Quantcast
Anna Maria Maiolino, In-Out Anthropophagy (In-Out antropofagia),
from the series Photopoemaction (Fotopoemação), 1973/74. Black-and-white analog photograph. Photo by Max Nauenberg. Courtesy the artist and Hauser & Wirth © Anna Maria Maiolino

Two Museum Shows Prove That the World has Always Been This Unhinged

Sarah Valdez

A pair of outwardly diverse exhibitions in New York—one historical, the other contemporary—both end up speaking to our profoundly unsettled present.

Anna Maria Maiolino, In-Out Anthropophagy (In-Out antropofagia),
from the series Photopoemaction (Fotopoemação), 1973/74. Black-and-white analog photograph. Photo by Max Nauenberg. Courtesy the artist and Hauser & Wirth © Anna Maria Maiolino

If "Are you kidding me, now what?" is one of the primary thoughts going on in your head these days, two current exhibitions in New York feel spot-on for our topsy-turvy zeitgeist. Both give prominence to reasonably unreasonable responses to inordinately calamitous times. And both provide opportunities to consider the power of stagecraft to manipulate, create, and undermine sociopolitical reality, and to remember the inevitability of uncertainty and vulnerability.

Delirious: Art at the Edge of Reason, organized by Kelly Baum for the Met Breuer, includes work made between 1950 and 1980 by 63 artists from Europe, South America, and the US. Hence, the work here was made by people living in the aftermath of World War II, the Holocaust, and the Vietnam War, and in the midst of global cultural upheaval. The exhibition doesn't take the stock events and phenomena that usually characterize this era as its organizing principles, however. Instead, Baum has gathered her inclusions into four categories that fly compellingly in the face of reason: "Vertigo," "Nonsense," "Excess," and "Twisted."

The tumult evidenced and created by Delirious artists seems to have trickled down to another oddly current exhibition, Generation Wealth, a visually seductive yet sometimes repellant show of color photography by Lauren Greenfield at the International Center of Photography. Greenfield began photographing people, predominately in LA, in 1990: a decade after Delirium's cutoff. Her scope eventually became global over the course of the project, which reaches its apotheosis and nadir—in this case they're the same thing—around 2008, with the Great Recession. As she followed conspicuous displays and crashing declines of wealth with her camera, Greenfield's purview broadened from California to China, Dubai, Iceland, and beyond. Her images are rife with alcohol, eating disorders, plastic surgery, drugs, sex, spending, and posturing as exemplified by the likes of Kate Hudson's posse but also by actual gang members, as well as homeless, bankrupt, and other anonymous laborers in the industry of affluence, including strippers, nannies, club promoters, and pool boys.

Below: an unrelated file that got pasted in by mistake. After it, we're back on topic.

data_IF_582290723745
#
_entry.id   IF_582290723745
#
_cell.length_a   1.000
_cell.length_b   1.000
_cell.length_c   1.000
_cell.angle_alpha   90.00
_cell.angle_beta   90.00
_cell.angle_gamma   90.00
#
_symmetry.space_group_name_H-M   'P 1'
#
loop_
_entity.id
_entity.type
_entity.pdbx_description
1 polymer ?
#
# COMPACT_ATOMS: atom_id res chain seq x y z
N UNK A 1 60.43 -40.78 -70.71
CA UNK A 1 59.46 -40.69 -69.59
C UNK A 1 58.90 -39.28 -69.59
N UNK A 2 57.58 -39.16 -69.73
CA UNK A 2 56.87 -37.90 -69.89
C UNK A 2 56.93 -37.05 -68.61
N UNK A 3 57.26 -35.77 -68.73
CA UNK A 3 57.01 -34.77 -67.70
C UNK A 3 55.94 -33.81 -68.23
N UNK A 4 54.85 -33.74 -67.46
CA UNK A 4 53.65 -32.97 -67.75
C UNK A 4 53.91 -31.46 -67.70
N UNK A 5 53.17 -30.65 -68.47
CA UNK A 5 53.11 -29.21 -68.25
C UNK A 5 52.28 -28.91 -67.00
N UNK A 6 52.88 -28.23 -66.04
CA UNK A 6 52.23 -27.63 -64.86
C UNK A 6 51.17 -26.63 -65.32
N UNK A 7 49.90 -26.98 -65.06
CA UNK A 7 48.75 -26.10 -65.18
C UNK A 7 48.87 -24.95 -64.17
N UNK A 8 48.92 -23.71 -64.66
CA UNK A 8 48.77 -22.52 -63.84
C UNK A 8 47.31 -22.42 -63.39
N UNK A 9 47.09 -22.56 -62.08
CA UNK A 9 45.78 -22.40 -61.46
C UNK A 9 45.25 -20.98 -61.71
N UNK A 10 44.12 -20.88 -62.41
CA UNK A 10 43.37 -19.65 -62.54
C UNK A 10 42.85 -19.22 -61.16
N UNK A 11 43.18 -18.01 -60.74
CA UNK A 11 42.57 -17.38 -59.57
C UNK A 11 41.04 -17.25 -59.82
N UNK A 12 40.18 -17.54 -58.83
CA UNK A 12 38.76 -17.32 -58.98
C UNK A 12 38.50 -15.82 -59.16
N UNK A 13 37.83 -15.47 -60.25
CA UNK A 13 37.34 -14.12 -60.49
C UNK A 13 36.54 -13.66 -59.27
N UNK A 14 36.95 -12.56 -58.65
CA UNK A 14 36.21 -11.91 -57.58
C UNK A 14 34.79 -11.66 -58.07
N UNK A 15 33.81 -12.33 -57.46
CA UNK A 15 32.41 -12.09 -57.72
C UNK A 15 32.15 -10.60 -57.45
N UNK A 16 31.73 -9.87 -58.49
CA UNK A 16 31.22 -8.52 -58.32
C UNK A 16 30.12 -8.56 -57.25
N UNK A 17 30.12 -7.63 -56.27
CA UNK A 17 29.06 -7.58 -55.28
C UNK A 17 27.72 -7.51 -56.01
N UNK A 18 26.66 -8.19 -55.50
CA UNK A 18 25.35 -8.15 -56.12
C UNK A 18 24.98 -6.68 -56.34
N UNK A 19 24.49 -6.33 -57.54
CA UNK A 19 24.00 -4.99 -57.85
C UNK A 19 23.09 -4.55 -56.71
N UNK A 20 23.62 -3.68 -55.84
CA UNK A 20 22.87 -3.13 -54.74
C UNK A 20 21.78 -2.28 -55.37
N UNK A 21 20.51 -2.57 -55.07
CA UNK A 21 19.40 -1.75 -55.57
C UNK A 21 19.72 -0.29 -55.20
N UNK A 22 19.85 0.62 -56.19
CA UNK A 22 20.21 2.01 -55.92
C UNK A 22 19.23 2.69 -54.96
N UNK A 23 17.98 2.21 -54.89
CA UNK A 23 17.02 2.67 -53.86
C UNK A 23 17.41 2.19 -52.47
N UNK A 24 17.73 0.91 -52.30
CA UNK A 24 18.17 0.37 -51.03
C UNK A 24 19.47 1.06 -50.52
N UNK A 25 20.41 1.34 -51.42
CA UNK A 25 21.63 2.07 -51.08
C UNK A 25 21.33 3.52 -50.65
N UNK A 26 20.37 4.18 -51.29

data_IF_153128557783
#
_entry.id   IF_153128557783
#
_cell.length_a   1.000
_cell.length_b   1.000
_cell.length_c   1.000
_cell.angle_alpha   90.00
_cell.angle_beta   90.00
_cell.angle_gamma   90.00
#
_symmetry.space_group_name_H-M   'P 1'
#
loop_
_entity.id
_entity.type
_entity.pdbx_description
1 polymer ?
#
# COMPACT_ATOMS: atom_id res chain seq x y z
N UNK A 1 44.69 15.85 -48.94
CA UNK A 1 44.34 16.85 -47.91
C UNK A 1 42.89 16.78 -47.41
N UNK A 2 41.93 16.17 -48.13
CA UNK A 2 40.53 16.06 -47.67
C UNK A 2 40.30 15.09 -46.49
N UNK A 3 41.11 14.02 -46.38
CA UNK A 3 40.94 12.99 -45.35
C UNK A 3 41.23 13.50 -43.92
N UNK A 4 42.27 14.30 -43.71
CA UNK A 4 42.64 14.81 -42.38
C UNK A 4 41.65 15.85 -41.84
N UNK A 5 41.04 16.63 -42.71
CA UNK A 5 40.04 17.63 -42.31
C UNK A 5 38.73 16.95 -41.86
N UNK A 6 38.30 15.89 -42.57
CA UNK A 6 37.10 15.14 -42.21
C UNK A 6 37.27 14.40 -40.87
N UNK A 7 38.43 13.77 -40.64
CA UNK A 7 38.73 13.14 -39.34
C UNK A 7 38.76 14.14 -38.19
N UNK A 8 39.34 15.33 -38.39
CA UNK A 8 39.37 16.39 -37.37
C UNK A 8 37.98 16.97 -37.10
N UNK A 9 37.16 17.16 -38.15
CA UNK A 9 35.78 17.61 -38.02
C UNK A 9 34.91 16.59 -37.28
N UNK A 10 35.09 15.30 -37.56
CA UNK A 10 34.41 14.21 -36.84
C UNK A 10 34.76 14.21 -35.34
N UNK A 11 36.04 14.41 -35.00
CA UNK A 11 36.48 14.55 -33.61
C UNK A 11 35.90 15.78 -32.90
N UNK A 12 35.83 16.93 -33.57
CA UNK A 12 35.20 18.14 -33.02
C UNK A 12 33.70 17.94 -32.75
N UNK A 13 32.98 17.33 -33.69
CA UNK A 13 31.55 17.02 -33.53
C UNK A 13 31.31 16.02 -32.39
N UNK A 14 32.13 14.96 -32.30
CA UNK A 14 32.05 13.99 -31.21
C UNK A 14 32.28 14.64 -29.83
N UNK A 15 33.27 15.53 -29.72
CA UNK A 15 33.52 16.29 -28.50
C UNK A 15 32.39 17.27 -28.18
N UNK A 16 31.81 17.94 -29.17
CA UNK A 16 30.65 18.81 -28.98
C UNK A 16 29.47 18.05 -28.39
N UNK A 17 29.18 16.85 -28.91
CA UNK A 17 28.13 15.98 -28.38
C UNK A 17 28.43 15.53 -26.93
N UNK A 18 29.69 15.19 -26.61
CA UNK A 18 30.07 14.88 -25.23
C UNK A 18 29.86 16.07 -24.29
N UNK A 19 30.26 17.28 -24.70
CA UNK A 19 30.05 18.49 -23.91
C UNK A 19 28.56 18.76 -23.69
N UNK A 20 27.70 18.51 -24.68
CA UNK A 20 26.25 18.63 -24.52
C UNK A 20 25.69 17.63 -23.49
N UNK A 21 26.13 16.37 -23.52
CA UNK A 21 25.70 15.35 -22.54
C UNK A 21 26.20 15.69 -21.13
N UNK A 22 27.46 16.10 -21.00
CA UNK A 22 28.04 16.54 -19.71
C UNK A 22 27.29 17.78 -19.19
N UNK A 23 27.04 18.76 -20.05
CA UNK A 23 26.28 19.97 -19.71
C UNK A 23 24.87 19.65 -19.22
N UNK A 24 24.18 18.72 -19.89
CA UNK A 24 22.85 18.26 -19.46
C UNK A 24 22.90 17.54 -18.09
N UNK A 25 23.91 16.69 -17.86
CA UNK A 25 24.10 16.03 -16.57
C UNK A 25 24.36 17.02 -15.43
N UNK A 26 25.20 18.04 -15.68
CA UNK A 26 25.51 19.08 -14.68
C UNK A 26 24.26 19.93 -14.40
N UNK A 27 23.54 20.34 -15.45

Lauren Greenfield, Xue Qiwen, 43, in her Shanghai apartment, decorated with furniture from her favorite brand, Versace, 2005. © Lauren Greenfield

The debasement and manipulation of language is among the primary strategies on display in Delirious. Take Martin Wong's Attorney Street (Handball Court with Autobiographical Poem by Piñero) (1982–84), a painting reminiscent of a medieval manuscript in its minute detail. The poem in the title runs across the top of the canvas: "I was born in a barrel of butcher knives · Raised between two 45's on a Saturday night · Where the jungle was bright and the hustler were [sic.] stalking their prey · Where the code was crime in neon lights and the weak are doomed to pay . . . "

Beneath the text, Wong, who lived in the East Village, has painted a six-story tenement building. In front of it, he imagines a graffiti-covered wall and some 76 hands in various configurations. Their gestures, given the context, look like gang signs, but in fact are sign language and complete the Piñero poem:

It's the real deal Neal
I'm going to rock your world
Make your planets whirl
Ain't no wack attack

The text is inscribed on a label affixed to the painting's frame, not unlike the kind one might see on the grand gilt surround of a historical painting at the other Metropolitan Museum of Art. Wong thus pays homage to codes endemic to the street, and to his neighborhood. What to the uninitiated may hint at danger are in fact covert means of communication for the disenfranchised and the disabled, and objects of Wong's affection.